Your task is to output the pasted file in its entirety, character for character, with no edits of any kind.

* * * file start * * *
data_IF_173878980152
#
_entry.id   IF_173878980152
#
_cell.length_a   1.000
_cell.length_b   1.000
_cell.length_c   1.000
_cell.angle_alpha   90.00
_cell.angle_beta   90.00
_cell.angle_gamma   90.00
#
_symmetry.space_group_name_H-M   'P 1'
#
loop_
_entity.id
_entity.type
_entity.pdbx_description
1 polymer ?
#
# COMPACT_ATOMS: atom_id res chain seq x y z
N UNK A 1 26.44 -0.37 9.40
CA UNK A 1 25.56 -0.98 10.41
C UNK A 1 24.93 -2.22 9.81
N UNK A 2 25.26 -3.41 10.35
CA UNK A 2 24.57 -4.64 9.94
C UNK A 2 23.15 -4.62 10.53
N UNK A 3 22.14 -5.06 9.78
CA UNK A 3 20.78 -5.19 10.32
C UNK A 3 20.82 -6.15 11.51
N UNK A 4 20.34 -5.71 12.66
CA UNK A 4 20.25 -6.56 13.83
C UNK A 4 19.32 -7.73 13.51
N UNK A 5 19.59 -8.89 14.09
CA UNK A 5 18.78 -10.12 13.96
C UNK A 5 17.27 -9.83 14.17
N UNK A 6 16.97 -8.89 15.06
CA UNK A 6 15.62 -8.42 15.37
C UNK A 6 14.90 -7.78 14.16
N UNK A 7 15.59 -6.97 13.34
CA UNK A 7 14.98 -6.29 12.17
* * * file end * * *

data_IF_173878980152
#
_entry.id   IF_173878980152
#
_cell.length_a   1.000
_cell.length_b   1.000
_cell.length_c   1.000
_cell.angle_alpha   90.00
_cell.angle_beta   90.00
_cell.angle_gamma   90.00
#
_symmetry.space_group_name_H-M   'P 1'
#
loop_
_entity.id
_entity.type
_entity.pdbx_description
1 polymer ?
#
# COMPACT_ATOMS: atom_id res chain seq x y z
N UNK A 1 26.44 -0.37 9.40
CA UNK A 1 25.56 -0.98 10.41
C UNK A 1 24.93 -2.22 9.81
N UNK A 2 25.26 -3.41 10.35
CA UNK A 2 24.57 -4.64 9.94
C UNK A 2 23.15 -4.62 10.53
N UNK A 3 22.14 -5.06 9.78
CA UNK A 3 20.78 -5.19 10.32
C UNK A 3 20.82 -6.15 11.51
N UNK A 4 20.34 -5.71 12.66
CA UNK A 4 20.25 -6.56 13.83
C UNK A 4 19.32 -7.73 13.51
N UNK A 5 19.59 -8.89 14.09
CA UNK A 5 18.78 -10.12 13.96
C UNK A 5 17.27 -9.83 14.17
N UNK A 6 16.97 -8.89 15.06
CA UNK A 6 15.62 -8.42 15.37
C UNK A 6 14.90 -7.78 14.16
N UNK A 7 15.59 -6.97 13.34
CA UNK A 7 14.98 -6.29 12.17